Someone recently asked me who I thought should be upheld as the patron saint of purity.
My answer was, "All of them."
I think the need some people feel to isolate certain saints as icons of chastity reveals the mistake, encouraged by our culture, of seeing such purity only in terms of resisting sexual temptation. But, rightly understood, chastity, as G.K. Chesterton wrote, "does not mean abstention from sexual wrong; it means something flaming, like Joan of Arc."
Living—or, rather, loving—chastely means loving fully according to the manner that is appropriate to each individual relationship. The "yes" to loving chastely does include a "no" to engaging in sex outside of the marriage bond. But to believe that only through sex could one love and be loved fully—that would be terribly limiting and sad. The saints' lives, by contrast, were and are infused with joy.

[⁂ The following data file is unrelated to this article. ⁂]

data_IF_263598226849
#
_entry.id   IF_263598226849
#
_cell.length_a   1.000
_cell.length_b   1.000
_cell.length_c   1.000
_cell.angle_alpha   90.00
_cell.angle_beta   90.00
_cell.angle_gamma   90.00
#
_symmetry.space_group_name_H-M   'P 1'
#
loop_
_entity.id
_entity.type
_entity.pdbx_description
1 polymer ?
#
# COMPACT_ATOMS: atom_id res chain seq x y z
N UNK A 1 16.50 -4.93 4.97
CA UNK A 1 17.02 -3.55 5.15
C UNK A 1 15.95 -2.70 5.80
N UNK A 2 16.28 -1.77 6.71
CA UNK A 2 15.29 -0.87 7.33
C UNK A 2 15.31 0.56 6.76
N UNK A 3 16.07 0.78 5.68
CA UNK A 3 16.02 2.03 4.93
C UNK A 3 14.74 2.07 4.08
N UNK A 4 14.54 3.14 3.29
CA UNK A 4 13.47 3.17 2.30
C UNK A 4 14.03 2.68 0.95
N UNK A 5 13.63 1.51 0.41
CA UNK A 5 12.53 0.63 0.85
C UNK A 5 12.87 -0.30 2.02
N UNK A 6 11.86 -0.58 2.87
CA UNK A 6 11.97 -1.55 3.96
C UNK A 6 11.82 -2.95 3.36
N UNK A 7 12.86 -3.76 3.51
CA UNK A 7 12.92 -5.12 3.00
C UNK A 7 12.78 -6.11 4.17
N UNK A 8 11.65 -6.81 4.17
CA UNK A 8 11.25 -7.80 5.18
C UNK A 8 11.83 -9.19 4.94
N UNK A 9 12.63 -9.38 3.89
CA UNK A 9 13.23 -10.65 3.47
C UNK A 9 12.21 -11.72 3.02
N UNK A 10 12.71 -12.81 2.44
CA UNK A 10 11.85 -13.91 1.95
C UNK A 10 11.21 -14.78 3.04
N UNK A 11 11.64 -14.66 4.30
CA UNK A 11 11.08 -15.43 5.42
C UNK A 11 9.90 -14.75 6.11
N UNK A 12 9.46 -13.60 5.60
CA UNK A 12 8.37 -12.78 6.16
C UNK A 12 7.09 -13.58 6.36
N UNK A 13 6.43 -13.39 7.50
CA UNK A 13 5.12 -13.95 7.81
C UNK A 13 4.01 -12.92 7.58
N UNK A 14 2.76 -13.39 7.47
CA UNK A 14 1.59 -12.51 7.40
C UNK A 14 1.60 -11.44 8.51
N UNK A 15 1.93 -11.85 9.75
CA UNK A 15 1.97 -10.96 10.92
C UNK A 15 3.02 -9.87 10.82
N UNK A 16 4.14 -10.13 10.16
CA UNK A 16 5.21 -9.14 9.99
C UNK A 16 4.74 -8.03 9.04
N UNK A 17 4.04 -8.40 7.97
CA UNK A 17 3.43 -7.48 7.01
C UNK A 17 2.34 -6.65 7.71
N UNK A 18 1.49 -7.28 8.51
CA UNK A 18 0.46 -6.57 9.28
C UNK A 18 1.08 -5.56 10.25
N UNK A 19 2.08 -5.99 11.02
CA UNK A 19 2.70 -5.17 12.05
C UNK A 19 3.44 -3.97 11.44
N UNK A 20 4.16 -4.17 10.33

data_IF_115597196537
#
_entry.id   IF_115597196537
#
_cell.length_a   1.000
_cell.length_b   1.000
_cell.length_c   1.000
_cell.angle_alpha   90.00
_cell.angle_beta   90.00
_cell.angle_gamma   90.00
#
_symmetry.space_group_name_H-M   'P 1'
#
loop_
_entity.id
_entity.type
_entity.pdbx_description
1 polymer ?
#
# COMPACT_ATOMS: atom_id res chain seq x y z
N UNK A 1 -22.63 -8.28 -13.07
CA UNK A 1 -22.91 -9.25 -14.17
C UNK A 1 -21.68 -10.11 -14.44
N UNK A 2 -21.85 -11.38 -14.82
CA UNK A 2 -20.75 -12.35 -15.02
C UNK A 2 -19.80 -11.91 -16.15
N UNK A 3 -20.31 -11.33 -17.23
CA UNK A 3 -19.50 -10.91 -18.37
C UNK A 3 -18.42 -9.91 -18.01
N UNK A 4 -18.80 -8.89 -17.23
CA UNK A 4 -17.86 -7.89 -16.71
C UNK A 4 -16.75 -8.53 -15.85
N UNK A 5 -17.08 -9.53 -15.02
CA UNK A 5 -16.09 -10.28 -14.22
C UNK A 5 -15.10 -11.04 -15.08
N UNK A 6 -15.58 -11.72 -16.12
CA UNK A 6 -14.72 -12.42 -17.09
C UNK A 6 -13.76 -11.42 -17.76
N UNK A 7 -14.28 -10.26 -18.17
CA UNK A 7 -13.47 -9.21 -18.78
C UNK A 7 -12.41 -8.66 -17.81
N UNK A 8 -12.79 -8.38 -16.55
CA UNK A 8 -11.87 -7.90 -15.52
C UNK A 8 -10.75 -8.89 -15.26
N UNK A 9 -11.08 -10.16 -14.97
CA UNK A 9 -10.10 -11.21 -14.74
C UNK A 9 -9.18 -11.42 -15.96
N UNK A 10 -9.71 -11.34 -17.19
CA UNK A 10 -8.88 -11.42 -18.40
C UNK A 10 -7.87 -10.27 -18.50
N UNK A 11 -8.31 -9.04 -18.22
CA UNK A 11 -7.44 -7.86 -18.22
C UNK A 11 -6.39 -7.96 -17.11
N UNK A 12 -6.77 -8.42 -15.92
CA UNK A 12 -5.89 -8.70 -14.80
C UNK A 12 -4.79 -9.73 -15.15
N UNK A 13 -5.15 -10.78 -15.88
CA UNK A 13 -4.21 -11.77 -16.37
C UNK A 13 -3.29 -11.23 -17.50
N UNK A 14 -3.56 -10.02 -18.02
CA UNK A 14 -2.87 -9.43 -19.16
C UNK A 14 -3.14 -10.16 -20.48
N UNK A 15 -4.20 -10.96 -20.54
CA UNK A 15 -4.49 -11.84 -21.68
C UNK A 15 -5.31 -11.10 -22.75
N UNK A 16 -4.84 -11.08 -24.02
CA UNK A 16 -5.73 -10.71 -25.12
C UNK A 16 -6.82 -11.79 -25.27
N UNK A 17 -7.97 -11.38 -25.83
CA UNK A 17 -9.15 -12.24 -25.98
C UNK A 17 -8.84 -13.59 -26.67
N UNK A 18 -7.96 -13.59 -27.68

So, I find it odd when people suggest we need to point to a particular saint as a model of pure living. Certainly, I can gain inspiration from the stories of saints who struggled with and overcame the temptation to use or be used sexually, such as Augustine, Mary of Egypt, and Mary Magdalene. To single out a patron saint of purity, however, implies the saint was an "expert" in loving chastely, the way that Paul was an expert in tent-making or Cecelia an expert in music.
The beauty of chastity is that it is not an ability, but a grace. It does not get us into heaven. It is the leading edge of heaven.